Welcome back Louise Godey! Our 14" French Fashion child doll is dressed and ready for the masquerade ball of the season!
As you must know by now, Halloween is one of my favorite times of the year. Whereas Halloween did not become fashionable to celebrate with costumes and parties until the Victorian years, the Golden Age of Halloween was a sixty year span from 1875 - 1935. Yet, adults and children alike, loved dressing up for masquerade parties and balls, and the costuming was as elaborate, and detailed, as was all the finery of the Civil War period (or French Fashion as we call it today).
In Italy, during the 15th century Renaissance, masquerade balls were costumed public festivities that were popular in Venice. Generally they were elaborate dances held for members of the upper classes, and have been associated with the tradition of the Venetian Carnival.
Masquerade balls became common in Europe in the seventeenth and eighteenth centuries. A Swiss count is credited with having introduced the Venetian fashion of a semi-public masquerade ball to London in the eighteenth century, with the first being held at Haymarket Opera House. Throughout the century, the dances became popular, both in England and then Colonial America.
One of the ways women found inspiration for such costuming was in Godey's Lady's Book and through publications coming across the pond from fashion centers in Europe.
When I first began sewing for Louise Godey, I'd purchased two reproductions of Godey's Lady's Book (hence the name I gave Louise). It was in the book titled American Civil War Era Fashion Plates, Godey's Lady's Book 1860 - 1865 that I found this extraordinary child's costume, and vowed to reproduce it someday to the best of my abilities. This style of costuming is extremely detailed and with only one drawing to go by, it is often difficult to decipher as to what was intended to design the fashion from scratch. However, the fashion plates did provide descriptions of suggested fabrics and adornments - just not a pattern!
Fashion plate November 1863, Fig.7, is as follows: "Court Jester - The skirt is of a yellow silk, or merino, trimmed with two bands of the same color, or black velvet. The upper skirt and corsage are of blue merino or silk. The skirt is cut in deep points, bound with white silk, and on each point is a gilt bell. A pointed bertha is laid over the blue corsage, and each point should be trimmed with a bell. The cap is of blue velvet bound with yellow, and the boots are of blue velvet turned over with white plush. Both cap and boots would be improved by bells."
I was as enchanted with the old plate coloring as much as I was with the costume itself, and gave much thought as to how I would proceed in creating this for Louise. I chose to use silks alone, and selected both a yellow silk, and one of a sea foam, or light aqua. I felt the colors complimented each other nicely, and chose white silk, alone, for the banding on both hat and upper skirt. Also since I was sewing for a small doll, and not a child, I created the upper portion as an over dress with the bertha attached to the corsage. White silk sleeves are inset to this, and the voluminous yellow silk skirt is separate.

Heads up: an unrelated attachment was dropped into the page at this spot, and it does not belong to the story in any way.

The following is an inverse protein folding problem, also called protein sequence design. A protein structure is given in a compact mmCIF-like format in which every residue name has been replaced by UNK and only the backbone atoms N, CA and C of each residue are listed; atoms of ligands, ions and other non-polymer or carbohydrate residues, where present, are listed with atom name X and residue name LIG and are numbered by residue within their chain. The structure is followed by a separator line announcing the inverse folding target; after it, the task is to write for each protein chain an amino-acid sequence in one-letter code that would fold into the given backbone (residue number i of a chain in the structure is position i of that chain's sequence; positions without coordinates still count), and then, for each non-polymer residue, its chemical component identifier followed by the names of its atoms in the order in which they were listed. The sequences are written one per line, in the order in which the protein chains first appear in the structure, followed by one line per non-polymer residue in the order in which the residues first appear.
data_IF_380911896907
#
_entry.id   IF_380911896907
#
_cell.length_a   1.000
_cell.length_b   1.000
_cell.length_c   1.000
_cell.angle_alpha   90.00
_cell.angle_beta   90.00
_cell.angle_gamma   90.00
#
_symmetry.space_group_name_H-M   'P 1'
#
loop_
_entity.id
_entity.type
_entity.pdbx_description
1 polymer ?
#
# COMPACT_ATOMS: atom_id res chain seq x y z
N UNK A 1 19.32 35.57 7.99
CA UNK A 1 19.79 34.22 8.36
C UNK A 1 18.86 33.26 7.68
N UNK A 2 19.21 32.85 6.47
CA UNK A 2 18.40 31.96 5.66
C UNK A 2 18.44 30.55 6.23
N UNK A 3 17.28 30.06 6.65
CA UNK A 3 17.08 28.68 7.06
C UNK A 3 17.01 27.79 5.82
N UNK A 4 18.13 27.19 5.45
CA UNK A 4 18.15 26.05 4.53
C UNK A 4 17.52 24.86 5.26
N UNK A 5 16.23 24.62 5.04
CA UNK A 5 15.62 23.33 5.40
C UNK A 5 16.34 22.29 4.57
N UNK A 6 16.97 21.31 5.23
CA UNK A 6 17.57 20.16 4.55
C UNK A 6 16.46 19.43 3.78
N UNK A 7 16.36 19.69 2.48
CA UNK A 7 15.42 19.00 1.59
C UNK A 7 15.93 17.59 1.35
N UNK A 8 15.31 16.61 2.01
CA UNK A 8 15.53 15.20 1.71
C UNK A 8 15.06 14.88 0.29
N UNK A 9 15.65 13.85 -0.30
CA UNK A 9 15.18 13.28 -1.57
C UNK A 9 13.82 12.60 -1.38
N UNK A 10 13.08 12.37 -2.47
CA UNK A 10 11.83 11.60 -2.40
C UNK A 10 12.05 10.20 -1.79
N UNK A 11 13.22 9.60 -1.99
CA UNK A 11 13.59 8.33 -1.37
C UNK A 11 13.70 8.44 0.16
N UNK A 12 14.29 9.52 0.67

I could easily have been intimidated by this costume, but like all other costumes I've designed, I just grabbed my paper towel roll and preceded with purpose. I wanted to make this costume, and why not for Halloween.
I began with the pointed skirt. This piece is comprised of thirteen points. The thirteenth was split in two for seaming up the back for the skirt back's opening. The bodice, or corsage, came next with the short white sleeves. The bertha is attached as a normal collar, and boasts eleven little points of its own. The bodice is finished in the back with four little gold "mushroom" buttons and thread loops.
The yellow silk skirt is a basic gathered skirt, fully lined, and thirty-three inches wide. When both the pointed skirt and under skirt are gathered, they are done so to the tightest gather possible. This gives the costume the best volume possible.
So far, so good. I was feeling rather proud of the execution until it came to the hat. What on earth was going on here?! Half jester, half Robin Hood? And, what was that ridge down the center with the lump at the top? I did my best to research such a thing, but came up empty handed. What I settled on was a pointed cap with a down slopping front. I added a lined "flap" to attach at the bottom on one side. The closer I studied the detailing, I deduced that this must be some kind of button placket, and that was how I preceded. It has a sort of round shape towards the top, so I drew this into the pattern, and attached it on the underside of the sewn on flap. To this I added bands of white silk. flipping the bottom one up like a brim. Finally, five tiny bells to "improve" the cap.